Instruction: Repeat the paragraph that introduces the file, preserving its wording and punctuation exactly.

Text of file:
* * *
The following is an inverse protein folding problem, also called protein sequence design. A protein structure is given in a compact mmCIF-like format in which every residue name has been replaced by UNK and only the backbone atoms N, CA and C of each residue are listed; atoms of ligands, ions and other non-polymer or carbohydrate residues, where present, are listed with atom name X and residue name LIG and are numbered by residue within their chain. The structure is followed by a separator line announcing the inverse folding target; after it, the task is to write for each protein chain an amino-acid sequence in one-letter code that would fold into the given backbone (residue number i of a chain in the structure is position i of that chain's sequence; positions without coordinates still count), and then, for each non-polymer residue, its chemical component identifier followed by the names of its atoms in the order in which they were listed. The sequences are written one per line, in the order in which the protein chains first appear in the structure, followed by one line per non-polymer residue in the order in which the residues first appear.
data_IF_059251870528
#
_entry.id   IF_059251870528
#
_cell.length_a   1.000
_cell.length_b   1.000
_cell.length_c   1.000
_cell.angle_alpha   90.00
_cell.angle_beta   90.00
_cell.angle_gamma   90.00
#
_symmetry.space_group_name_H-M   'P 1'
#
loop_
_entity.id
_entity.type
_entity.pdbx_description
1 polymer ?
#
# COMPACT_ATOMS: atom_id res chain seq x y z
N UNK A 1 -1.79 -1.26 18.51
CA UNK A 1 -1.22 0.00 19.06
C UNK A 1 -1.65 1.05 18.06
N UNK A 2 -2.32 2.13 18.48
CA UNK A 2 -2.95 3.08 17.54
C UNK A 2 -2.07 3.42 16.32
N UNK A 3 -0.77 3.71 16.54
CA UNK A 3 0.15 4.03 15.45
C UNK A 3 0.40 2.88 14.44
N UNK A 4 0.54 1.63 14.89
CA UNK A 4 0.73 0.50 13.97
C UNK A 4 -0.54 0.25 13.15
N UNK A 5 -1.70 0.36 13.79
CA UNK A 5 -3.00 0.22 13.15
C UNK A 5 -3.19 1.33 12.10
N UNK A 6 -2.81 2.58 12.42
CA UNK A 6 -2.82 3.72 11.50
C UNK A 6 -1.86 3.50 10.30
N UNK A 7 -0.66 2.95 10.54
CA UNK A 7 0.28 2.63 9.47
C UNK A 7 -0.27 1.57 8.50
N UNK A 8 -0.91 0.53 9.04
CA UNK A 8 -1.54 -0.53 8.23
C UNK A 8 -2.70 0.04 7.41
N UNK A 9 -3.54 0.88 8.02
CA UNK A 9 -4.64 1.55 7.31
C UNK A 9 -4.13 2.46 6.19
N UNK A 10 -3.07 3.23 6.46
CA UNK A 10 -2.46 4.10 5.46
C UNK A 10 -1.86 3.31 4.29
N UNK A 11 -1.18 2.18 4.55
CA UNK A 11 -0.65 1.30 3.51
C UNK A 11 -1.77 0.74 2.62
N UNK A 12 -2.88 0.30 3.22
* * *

The following is an inverse protein folding problem, also called protein sequence design. A protein structure is given in a compact mmCIF-like format in which every residue name has been replaced by UNK and only the backbone atoms N, CA and C of each residue are listed; atoms of ligands, ions and other non-polymer or carbohydrate residues, where present, are listed with atom name X and residue name LIG and are numbered by residue within their chain. The structure is followed by a separator line announcing the inverse folding target; after it, the task is to write for each protein chain an amino-acid sequence in one-letter code that would fold into the given backbone (residue number i of a chain in the structure is position i of that chain's sequence; positions without coordinates still count), and then, for each non-polymer residue, its chemical component identifier followed by the names of its atoms in the order in which they were listed. The sequences are written one per line, in the order in which the protein chains first appear in the structure, followed by one line per non-polymer residue in the order in which the residues first appear.